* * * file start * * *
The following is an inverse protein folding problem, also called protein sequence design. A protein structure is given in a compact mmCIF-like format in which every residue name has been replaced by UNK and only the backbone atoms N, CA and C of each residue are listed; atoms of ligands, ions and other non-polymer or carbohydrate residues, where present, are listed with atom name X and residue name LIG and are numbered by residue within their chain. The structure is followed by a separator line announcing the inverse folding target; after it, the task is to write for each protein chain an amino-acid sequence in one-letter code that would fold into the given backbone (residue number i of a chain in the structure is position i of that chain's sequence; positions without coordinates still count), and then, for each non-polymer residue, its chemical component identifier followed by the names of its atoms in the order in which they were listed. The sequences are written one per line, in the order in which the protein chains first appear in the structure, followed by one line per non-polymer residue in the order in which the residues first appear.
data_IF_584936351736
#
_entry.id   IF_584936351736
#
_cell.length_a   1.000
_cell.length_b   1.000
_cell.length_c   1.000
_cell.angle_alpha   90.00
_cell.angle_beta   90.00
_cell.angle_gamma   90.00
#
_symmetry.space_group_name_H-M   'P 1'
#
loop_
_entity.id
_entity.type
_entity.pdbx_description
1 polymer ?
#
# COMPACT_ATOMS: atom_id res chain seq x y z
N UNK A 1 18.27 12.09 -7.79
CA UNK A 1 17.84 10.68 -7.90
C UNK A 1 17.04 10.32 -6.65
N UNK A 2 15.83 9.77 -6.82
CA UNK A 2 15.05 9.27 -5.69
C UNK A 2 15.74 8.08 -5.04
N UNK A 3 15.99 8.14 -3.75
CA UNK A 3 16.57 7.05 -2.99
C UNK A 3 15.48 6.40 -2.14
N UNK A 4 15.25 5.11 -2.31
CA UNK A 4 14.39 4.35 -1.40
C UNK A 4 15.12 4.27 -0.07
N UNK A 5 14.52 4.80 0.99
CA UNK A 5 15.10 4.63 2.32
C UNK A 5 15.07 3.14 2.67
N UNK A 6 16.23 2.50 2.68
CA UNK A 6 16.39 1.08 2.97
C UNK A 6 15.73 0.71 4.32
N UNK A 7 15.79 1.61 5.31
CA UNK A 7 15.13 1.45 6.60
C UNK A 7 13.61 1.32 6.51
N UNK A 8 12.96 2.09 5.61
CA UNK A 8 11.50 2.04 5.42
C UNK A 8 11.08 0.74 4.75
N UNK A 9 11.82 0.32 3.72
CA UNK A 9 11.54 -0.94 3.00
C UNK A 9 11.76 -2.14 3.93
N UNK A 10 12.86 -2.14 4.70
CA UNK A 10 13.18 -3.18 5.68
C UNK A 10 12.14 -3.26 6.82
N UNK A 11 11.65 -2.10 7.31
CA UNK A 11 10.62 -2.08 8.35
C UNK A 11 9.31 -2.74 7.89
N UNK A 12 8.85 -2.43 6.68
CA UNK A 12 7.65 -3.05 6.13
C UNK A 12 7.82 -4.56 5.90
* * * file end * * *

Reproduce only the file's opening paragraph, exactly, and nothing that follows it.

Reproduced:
The following is an inverse protein folding problem, also called protein sequence design. A protein structure is given in a compact mmCIF-like format in which every residue name has been replaced by UNK and only the backbone atoms N, CA and C of each residue are listed; atoms of ligands, ions and other non-polymer or carbohydrate residues, where present, are listed with atom name X and residue name LIG and are numbered by residue within their chain. The structure is followed by a separator line announcing the inverse folding target; after it, the task is to write for each protein chain an amino-acid sequence in one-letter code that would fold into the given backbone (residue number i of a chain in the structure is position i of that chain's sequence; positions without coordinates still count), and then, for each non-polymer residue, its chemical component identifier followed by the names of its atoms in the order in which they were listed. The sequences are written one per line, in the order in which the protein chains first appear in the structure, followed by one line per non-polymer residue in the order in which the residues first appear.